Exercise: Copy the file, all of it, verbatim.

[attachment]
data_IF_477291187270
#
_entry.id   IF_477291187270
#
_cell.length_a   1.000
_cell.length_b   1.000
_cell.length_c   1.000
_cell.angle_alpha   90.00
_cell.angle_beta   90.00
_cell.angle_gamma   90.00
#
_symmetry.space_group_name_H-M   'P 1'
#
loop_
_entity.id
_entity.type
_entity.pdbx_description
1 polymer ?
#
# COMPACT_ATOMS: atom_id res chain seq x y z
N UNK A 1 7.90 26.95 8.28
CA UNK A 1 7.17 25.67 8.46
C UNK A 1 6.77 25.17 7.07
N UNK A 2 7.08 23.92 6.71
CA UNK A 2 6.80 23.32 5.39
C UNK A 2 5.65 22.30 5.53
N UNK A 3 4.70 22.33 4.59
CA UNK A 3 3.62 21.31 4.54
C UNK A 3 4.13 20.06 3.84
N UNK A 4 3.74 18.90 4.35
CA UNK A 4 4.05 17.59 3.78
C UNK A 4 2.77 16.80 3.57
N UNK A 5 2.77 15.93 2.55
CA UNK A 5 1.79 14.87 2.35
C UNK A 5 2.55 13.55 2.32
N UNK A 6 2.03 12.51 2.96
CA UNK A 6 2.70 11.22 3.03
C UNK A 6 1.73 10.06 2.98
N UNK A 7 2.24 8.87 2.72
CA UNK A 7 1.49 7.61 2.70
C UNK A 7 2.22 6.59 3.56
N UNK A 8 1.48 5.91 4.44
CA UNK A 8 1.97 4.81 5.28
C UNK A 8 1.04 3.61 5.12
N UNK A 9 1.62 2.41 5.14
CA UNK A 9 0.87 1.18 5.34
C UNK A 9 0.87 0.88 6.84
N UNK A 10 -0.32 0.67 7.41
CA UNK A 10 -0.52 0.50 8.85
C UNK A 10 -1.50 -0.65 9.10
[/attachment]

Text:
data_IF_477291187270
#
_entry.id   IF_477291187270
#
_cell.length_a   1.000
_cell.length_b   1.000
_cell.length_c   1.000
_cell.angle_alpha   90.00
_cell.angle_beta   90.00
_cell.angle_gamma   90.00
#
_symmetry.space_group_name_H-M   'P 1'
#
loop_
_entity.id
_entity.type
_entity.pdbx_description
1 polymer ?
#
# COMPACT_ATOMS: atom_id res chain seq x y z
N UNK A 1 7.90 26.95 8.28
CA UNK A 1 7.17 25.67 8.46
C UNK A 1 6.77 25.17 7.07
N UNK A 2 7.08 23.92 6.71
CA UNK A 2 6.80 23.32 5.39
C UNK A 2 5.65 22.30 5.53
N UNK A 3 4.70 22.33 4.59
CA UNK A 3 3.62 21.31 4.54
C UNK A 3 4.13 20.06 3.84
N UNK A 4 3.74 18.90 4.35
CA UNK A 4 4.05 17.59 3.78
C UNK A 4 2.77 16.80 3.57
N UNK A 5 2.77 15.93 2.55
CA UNK A 5 1.79 14.87 2.35
C UNK A 5 2.55 13.55 2.32
N UNK A 6 2.03 12.51 2.96
CA UNK A 6 2.70 11.22 3.03
C UNK A 6 1.73 10.06 2.98
N UNK A 7 2.24 8.87 2.72
CA UNK A 7 1.49 7.61 2.70
C UNK A 7 2.22 6.59 3.56
N UNK A 8 1.48 5.91 4.44
CA UNK A 8 1.97 4.81 5.28
C UNK A 8 1.04 3.61 5.12
N UNK A 9 1.62 2.41 5.14
CA UNK A 9 0.87 1.18 5.34
C UNK A 9 0.87 0.88 6.84
N UNK A 10 -0.32 0.67 7.41
CA UNK A 10 -0.52 0.50 8.85
C UNK A 10 -1.50 -0.65 9.10